Katana is the second book from American author Cole Gibsen. It blends martial arts with the supernatural in a story reminiscent of films such as The House of Flying Daggers and Crouching Tiger, Hidden Dragon, except without the teary ending.
The story follows Raleigh, your average teenage skater-chick (not that I’ve ever known any), as she discovers that she’s a reincarnated samurai with supernatural powers.
What I liked and didn’t like
I’m often disappointed with martial arts books and Katana is no exception. I’m not sure what it is I’m looking for in such a novel, but so far I haven’t found it. It may stem from my own involvement with karate, which I’ve been studying for a few years now, or it may be something else entirely.
It started out well with good action and some interesting questions. There was nothing I could fault with the writing, and there were some particularly good lines such as in the introduction to Dr Whats-it (his name isn’t really Dr Whats-it, I just can’t find my copy of the book). In a few lines we know his name and that his presence in the ward was unusual, raising an immediate story question.
After the first few chapters everything seemed to fall into mediocrity. There was too much explanation and not enough mystery. I would have liked it better if Raleigh had not gained the memories of her past life until the next book and if the Network (an uber secret crime-fighting organisation) had been a little less nice and lot more secretive.
Although I liked the reincarnation idea I was confused when Gibsen kept describing it as possession. Possession requires a separate entity to inhabit your body while reincarnation is an old soul being born in a new body (one that doesn’t have a soul in it yet. Does that mean Frakenstein was a reincarnated?) Was this a case of the reader knowing more than the author intended (Raleigh kept freaking out that thoughts from her past life were taking her over, hence she thought she was possessed), or did the author not do enough research?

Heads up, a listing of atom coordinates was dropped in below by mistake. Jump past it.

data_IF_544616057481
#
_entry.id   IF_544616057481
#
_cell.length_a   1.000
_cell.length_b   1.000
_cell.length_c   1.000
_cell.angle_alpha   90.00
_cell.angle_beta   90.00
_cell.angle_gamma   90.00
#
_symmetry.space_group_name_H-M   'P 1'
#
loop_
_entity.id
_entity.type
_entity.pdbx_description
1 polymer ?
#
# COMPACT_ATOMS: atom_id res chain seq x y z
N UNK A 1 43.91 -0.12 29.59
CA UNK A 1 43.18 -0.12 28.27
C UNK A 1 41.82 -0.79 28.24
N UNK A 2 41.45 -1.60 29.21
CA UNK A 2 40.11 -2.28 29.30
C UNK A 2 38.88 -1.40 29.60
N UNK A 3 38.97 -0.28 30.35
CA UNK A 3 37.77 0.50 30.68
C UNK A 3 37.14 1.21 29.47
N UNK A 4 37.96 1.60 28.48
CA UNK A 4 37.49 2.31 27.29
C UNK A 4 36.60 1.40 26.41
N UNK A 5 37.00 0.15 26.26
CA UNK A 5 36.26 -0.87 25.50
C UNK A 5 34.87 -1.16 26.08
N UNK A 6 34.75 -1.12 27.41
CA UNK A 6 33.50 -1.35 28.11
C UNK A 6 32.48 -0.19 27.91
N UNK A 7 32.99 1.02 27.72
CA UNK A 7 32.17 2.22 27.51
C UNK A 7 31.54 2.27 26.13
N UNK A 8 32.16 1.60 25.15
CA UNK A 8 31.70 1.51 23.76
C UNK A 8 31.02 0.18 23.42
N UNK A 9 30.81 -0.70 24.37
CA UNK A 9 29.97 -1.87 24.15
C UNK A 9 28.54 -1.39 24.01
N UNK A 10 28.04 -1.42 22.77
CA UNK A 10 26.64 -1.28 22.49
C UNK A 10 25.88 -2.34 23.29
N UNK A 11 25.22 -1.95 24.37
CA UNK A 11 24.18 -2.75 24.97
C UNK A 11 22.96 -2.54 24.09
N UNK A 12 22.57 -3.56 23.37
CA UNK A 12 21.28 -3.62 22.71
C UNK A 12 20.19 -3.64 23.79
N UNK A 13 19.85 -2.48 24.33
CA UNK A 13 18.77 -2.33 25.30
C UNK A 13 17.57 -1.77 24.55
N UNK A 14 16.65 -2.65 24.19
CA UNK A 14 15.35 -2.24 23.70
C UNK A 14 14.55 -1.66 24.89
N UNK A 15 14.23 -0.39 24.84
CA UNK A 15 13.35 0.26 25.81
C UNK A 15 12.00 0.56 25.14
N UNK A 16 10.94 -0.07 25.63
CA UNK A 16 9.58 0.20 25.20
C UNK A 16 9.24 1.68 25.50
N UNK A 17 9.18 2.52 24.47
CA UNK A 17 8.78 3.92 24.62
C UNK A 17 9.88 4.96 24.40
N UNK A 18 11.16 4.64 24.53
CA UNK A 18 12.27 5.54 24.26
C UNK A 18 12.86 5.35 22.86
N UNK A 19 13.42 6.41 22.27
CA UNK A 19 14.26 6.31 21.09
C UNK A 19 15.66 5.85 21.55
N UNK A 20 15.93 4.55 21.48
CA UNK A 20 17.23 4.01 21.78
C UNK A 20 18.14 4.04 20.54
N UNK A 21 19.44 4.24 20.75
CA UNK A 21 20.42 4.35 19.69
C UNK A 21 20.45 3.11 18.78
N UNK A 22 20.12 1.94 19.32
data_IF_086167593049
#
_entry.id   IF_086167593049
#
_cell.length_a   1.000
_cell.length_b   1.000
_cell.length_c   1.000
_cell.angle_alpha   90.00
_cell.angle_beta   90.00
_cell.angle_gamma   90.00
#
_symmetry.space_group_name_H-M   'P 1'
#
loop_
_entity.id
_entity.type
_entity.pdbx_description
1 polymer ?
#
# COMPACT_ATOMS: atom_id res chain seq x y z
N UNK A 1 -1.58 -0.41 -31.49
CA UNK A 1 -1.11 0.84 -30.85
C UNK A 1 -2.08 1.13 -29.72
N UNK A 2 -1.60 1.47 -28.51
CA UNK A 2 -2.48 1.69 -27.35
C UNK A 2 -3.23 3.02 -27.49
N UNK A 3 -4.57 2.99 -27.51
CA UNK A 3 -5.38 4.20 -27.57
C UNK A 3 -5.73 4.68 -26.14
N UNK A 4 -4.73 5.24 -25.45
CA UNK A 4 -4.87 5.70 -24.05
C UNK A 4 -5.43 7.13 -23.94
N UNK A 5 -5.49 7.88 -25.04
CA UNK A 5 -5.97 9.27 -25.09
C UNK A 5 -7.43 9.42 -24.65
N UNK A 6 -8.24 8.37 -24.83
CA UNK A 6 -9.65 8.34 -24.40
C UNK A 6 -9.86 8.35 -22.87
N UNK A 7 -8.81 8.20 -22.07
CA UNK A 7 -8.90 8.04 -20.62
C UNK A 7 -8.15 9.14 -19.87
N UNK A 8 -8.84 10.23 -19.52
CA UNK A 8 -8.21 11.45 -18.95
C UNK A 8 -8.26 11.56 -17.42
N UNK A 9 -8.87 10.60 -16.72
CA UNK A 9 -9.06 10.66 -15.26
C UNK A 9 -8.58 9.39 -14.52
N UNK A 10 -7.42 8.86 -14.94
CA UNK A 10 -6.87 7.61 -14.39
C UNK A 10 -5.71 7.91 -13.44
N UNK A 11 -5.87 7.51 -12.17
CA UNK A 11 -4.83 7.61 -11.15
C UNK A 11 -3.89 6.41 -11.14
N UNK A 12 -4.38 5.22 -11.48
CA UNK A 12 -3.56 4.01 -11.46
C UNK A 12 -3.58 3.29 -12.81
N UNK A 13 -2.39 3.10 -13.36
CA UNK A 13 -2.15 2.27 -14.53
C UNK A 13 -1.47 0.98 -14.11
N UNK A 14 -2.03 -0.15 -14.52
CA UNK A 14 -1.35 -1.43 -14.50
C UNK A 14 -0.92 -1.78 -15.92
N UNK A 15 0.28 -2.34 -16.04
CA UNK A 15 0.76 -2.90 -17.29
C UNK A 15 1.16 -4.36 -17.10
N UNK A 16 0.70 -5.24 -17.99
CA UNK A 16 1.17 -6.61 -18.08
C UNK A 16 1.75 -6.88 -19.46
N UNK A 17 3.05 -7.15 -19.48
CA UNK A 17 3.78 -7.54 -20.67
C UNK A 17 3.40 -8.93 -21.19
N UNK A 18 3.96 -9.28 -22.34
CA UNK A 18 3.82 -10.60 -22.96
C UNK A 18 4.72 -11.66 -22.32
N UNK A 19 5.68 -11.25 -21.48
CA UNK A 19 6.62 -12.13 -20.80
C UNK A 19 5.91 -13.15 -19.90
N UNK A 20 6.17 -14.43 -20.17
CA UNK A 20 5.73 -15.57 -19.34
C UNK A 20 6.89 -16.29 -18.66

Raleigh is meant to be a skater-girl (visions of Avril Lavine?) but we never see her do any skating or pull any skater moves. It didn’t both me during the story but thinking back I notice the lack, especially given the detail Gibsen lent to the fight scenes.
As a writer I love how Gibsen can set up so much with a single line of dialogue.
As a reader I’m still looking for that one good martial arts book. What is it that appeals about martial arts? Is it the fighting, the history, the culture or a combination of the above? My task, I think, is watch a few films such as the ones mentioned above and figure what it is about them I like so much. It certainly isn’t the teary ending.